Analysing the misclassification of US mutual funds through soft clustering.

2017-02-06T03:16:33Z (GMT) by Choo, Jason Tze Jong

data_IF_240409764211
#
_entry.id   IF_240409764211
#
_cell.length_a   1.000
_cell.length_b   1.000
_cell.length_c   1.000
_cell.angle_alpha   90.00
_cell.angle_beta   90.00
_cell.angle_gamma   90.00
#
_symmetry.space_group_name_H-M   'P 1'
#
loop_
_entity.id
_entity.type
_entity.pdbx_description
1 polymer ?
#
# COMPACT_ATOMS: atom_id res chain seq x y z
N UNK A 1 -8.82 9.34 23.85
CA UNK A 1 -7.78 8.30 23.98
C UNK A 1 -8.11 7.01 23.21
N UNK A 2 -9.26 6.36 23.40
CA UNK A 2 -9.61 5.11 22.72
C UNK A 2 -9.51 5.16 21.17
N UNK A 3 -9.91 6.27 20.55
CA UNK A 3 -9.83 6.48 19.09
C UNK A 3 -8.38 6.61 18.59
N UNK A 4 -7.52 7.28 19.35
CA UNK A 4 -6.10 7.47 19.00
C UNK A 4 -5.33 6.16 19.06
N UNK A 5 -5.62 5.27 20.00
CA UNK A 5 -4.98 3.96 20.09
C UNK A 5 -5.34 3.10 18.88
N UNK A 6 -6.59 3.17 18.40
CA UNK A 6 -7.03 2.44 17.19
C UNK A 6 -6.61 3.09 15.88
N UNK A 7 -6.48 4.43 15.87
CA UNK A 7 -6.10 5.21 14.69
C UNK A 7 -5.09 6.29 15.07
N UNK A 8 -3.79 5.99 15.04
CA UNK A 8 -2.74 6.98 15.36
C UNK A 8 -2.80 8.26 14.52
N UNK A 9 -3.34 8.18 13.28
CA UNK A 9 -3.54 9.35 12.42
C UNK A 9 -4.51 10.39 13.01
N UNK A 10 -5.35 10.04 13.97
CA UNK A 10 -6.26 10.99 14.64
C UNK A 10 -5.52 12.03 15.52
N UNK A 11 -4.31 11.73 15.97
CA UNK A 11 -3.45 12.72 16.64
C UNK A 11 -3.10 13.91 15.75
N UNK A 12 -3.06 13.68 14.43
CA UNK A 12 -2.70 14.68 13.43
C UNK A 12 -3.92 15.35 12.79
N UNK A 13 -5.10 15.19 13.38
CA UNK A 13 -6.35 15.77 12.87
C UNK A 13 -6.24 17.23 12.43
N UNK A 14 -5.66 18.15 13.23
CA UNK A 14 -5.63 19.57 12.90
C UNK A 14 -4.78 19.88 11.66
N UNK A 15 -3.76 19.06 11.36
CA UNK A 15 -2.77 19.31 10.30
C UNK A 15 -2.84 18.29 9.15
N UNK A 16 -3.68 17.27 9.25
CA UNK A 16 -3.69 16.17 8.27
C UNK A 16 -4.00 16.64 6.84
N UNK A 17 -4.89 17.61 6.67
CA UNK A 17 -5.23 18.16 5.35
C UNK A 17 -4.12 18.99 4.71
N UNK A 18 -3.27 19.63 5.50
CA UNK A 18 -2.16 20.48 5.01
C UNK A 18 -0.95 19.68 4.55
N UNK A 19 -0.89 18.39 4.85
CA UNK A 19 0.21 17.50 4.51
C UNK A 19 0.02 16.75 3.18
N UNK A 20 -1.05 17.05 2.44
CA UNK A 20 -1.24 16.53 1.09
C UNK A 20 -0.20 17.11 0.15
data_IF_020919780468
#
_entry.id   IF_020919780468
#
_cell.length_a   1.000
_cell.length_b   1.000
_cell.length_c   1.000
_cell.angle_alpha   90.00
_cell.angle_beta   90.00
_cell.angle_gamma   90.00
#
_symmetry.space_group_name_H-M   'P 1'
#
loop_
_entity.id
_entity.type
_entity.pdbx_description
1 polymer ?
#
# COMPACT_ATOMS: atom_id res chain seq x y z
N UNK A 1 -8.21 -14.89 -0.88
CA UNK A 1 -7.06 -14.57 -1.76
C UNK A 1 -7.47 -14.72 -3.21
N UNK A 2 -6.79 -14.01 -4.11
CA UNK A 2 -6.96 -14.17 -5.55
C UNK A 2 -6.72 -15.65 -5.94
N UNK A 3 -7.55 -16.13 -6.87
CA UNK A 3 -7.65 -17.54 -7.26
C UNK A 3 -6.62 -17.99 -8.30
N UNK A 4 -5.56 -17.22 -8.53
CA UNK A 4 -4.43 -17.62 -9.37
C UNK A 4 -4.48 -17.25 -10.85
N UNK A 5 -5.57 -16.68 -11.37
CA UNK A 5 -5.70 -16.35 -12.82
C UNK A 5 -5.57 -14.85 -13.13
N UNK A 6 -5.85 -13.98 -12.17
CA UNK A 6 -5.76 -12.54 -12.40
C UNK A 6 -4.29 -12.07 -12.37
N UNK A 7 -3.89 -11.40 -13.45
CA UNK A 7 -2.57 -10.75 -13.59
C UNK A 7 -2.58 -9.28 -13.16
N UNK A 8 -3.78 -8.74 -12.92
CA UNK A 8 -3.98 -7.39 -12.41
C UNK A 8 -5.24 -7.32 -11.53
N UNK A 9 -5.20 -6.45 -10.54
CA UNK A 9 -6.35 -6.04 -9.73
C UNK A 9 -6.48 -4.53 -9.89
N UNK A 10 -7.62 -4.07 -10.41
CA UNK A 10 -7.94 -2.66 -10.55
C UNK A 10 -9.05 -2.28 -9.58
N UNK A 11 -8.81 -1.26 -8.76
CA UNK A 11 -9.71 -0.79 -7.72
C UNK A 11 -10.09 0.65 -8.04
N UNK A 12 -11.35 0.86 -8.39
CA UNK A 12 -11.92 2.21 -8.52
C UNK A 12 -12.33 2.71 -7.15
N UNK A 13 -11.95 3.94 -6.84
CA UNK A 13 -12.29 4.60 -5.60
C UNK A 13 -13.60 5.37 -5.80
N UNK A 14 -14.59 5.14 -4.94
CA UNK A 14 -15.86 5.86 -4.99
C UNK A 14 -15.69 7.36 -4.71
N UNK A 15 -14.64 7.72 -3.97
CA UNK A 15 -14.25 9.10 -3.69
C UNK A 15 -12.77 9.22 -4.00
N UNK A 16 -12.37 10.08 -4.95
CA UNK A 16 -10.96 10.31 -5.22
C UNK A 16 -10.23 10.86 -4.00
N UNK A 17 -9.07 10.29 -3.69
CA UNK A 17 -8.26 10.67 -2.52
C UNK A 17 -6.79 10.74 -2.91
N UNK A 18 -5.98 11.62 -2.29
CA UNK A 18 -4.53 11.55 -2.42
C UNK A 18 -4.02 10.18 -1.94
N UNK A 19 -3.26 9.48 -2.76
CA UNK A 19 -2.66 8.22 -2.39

This thesis investigates when, how and why the misclassification of US mutual funds occurs. Misclassification is defined as the dislocation between the advertised style of a fund and the actual investment style. Using soft clustering (Fuzzy C-means), over 27% of U.S. equity mutual funds are found to be misclassified from their reported S&P styles. This confirms claims from related literature that traditional styles which rely on self disclosure or third party classifications are prone to misclassification. Misclassified funds seem to experience deliberately gaming of style to the ulterior benefit of their fund managers. The bona fide investment style of a mutual fund, relative to all other funds, is more accurately provided by clustering funds over time in a technique called style-by-clustering. Due to high levels of misclassification, traditional styles provide a poor peer group upon which to form a peer benchmark when evaluating performance. Style-by-clustering provides more accurate peer groups due to the resistance of clustering to misclassification. Peer benchmarks formed from soft clusters are discovered to track returns more accurately than their S&P counterparts and so prove to be superior for performance evaluation. Thus, fund managers may be gaming traditional styles to report better performance. Using Fuzzy C-Means to partition funds into style gamers and non-gamers, the returns of style gamers are statistically different and higher than non-gamers over time. This 'smoking gun' is an economic motive for fund managers to deliberately misclassify themselves and is a key finding that explains why misclassification occurs. Style gamers seem to be deliberately misclassifying style to chase higher returns or to take advantage of an inappropriate peer benchmark to report a superior evaluation of performance.